WASHINGTON D.C., DC — Suzi LeVine, Washington state's former Employment Security Department commissioner who left to join the Biden administration, is no longer working for the U.S. Department of Labor.
Citing a work-life balance as her reason for leaving, LeVine announced her last day as acting assistant secretary at the Employment and Training Administration was Aug. 20.
"Leaving now is a gut-wrenching decision. However, my family comes first and, as you will see described below, at this time I am not able to be a great Mom/Wife/Daughter and do the job of Principal Deputy/Acting Assistant Secretary to the best of my ability," LeVine wrote on LinkedIn.
LeVine said she has traveled to Washington D.C. over the "past couple of months" for in-person meetings. She realized, according to her LinkedIn post, that in-person visits are "nourishing, productive, and fulfilling in a completely different way" than virtual meetings and the role she was in requires that person to be in Washington D.C.
"At the same time, these trips helped me realize that my idea that I could commute weekly from Seattle is not viable. It is hard to express in words how much I love and miss my family when I am away from them," she wrote.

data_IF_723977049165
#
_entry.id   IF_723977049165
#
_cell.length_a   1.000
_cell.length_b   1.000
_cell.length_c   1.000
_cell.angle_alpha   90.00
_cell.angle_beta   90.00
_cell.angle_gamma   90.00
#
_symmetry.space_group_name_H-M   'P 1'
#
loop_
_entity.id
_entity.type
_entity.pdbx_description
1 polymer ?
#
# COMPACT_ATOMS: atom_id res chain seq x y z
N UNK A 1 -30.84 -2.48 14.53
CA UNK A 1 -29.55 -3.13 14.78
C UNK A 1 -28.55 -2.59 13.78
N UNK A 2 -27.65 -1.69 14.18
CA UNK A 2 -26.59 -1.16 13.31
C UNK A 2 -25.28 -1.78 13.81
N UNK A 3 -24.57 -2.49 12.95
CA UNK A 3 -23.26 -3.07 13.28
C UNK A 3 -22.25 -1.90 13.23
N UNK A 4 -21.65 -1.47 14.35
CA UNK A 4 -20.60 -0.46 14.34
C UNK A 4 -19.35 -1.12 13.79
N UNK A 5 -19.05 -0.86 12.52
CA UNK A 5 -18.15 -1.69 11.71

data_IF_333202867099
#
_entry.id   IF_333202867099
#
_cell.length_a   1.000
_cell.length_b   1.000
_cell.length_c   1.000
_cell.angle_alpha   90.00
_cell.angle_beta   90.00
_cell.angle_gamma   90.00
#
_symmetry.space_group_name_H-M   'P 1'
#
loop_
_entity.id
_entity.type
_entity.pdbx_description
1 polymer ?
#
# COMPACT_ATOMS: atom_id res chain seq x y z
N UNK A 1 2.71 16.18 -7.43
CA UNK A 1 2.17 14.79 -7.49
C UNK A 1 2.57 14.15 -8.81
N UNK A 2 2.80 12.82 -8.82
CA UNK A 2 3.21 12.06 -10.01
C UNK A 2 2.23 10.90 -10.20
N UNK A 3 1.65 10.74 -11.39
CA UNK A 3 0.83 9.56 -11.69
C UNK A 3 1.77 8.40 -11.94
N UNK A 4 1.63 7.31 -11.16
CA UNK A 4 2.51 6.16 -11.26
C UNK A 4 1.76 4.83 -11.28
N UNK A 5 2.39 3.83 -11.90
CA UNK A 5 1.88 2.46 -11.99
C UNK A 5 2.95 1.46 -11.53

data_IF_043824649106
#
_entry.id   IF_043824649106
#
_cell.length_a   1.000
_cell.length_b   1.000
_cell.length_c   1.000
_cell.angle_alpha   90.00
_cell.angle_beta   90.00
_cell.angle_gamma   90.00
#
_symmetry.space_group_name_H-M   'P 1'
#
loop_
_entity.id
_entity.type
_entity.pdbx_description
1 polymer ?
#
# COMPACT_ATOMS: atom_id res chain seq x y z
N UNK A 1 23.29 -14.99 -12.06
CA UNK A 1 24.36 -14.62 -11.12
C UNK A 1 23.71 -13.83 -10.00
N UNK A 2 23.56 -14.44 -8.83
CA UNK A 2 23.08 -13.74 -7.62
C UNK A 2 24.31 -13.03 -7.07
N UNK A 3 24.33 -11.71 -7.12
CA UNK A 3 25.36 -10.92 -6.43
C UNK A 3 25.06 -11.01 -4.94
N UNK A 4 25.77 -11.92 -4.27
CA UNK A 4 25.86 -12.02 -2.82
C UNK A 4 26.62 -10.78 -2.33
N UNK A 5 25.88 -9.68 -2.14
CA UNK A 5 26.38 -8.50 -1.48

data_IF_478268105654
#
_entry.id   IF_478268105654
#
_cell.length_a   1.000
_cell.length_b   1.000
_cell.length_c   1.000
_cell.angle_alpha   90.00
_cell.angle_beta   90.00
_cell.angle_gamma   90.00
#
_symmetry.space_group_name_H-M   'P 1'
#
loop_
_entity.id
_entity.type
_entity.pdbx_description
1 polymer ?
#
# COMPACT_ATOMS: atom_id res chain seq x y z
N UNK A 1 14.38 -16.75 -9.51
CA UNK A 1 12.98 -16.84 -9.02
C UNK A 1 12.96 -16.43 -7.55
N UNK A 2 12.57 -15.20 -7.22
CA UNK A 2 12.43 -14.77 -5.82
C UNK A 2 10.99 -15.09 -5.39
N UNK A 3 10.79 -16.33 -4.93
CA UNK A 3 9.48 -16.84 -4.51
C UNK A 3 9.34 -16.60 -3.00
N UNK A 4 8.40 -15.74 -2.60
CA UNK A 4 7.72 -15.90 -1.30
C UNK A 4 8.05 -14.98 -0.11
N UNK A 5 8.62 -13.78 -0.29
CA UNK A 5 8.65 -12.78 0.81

Levine plans to spend time with her family as the "past few years have been incredibly impactful and meaningful - and quite intense."
LeVine's time with Washington state's Employment Security Department (ESD) came to a close following pandemic-related strains on the department. The department came under fire for delays in unemployment benefit payments as people struggled to find work during the pandemic and the loss of hundreds of millions of dollars to fraud.
A KING 5 Investigation confirmed the ESD's fraud detection software was so weak in the early stages of the coronavirus pandemic, it couldn’t even detect fraudulent claims filed in the stolen identities of the agency’s own employees.
Records obtained by the KING 5 Investigators in January 2021 show fraudulent unemployment claims were filed in the stolen identities of 59 employees who work at the state’s ESD.
In 10 of those cases, ESD spotted the fraud after it had paid the claim to the fraudster’s bank account. The documents, provided in response to a public records request submitted seven months ago, do not show how much money was paid out.
ESD said, in total, approximately 120,000 fraudulent claims were filed in Washington with more than $600 million in payouts. More than half of that money was recovered by investigators tracking fraud rings in the U.S. and abroad.
LeVine said at the time a number of factors contributed to the state’s largest fraud: the pandemic, a desire to process claims quickly for the growing numbers of jobless workers, a small ESD workforce, and fraud rings that were waiting in the wings with identities stolen from past security breaches that did not involve ESD.